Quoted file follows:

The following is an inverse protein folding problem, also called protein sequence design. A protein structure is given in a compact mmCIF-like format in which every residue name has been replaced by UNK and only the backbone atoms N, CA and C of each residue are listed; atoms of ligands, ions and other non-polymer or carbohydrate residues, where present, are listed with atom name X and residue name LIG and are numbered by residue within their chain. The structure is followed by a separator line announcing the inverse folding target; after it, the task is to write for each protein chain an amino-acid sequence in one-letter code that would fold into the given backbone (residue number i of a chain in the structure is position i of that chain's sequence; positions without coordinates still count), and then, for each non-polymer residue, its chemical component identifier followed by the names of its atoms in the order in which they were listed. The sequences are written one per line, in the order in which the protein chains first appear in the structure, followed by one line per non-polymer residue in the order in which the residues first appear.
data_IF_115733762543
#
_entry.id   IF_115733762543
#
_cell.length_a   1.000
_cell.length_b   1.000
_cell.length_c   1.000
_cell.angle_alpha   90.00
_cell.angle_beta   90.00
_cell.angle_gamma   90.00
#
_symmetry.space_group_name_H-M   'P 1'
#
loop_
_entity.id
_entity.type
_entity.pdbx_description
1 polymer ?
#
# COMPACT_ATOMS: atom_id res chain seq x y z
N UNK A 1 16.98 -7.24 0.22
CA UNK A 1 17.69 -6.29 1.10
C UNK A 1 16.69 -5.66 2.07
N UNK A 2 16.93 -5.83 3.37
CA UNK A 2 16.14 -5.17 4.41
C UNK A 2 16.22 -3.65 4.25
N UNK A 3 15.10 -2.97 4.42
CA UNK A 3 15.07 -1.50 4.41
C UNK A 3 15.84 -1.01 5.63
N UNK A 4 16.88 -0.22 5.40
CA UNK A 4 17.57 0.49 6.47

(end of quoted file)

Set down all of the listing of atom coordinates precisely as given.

The following is an inverse protein folding problem, also called protein sequence design. A protein structure is given in a compact mmCIF-like format in which every residue name has been replaced by UNK and only the backbone atoms N, CA and C of each residue are listed; atoms of ligands, ions and other non-polymer or carbohydrate residues, where present, are listed with atom name X and residue name LIG and are numbered by residue within their chain. The structure is followed by a separator line announcing the inverse folding target; after it, the task is to write for each protein chain an amino-acid sequence in one-letter code that would fold into the given backbone (residue number i of a chain in the structure is position i of that chain's sequence; positions without coordinates still count), and then, for each non-polymer residue, its chemical component identifier followed by the names of its atoms in the order in which they were listed. The sequences are written one per line, in the order in which the protein chains first appear in the structure, followed by one line per non-polymer residue in the order in which the residues first appear.
data_IF_115733762543
#
_entry.id   IF_115733762543
#
_cell.length_a   1.000
_cell.length_b   1.000
_cell.length_c   1.000
_cell.angle_alpha   90.00
_cell.angle_beta   90.00
_cell.angle_gamma   90.00
#
_symmetry.space_group_name_H-M   'P 1'
#
loop_
_entity.id
_entity.type
_entity.pdbx_description
1 polymer ?
#
# COMPACT_ATOMS: atom_id res chain seq x y z
N UNK A 1 16.98 -7.24 0.22
CA UNK A 1 17.69 -6.29 1.10
C UNK A 1 16.69 -5.66 2.07
N UNK A 2 16.93 -5.83 3.37
CA UNK A 2 16.14 -5.17 4.41
C UNK A 2 16.22 -3.65 4.25
N UNK A 3 15.10 -2.97 4.42
CA UNK A 3 15.07 -1.50 4.41
C UNK A 3 15.84 -1.01 5.63
N UNK A 4 16.88 -0.22 5.40
CA UNK A 4 17.57 0.49 6.47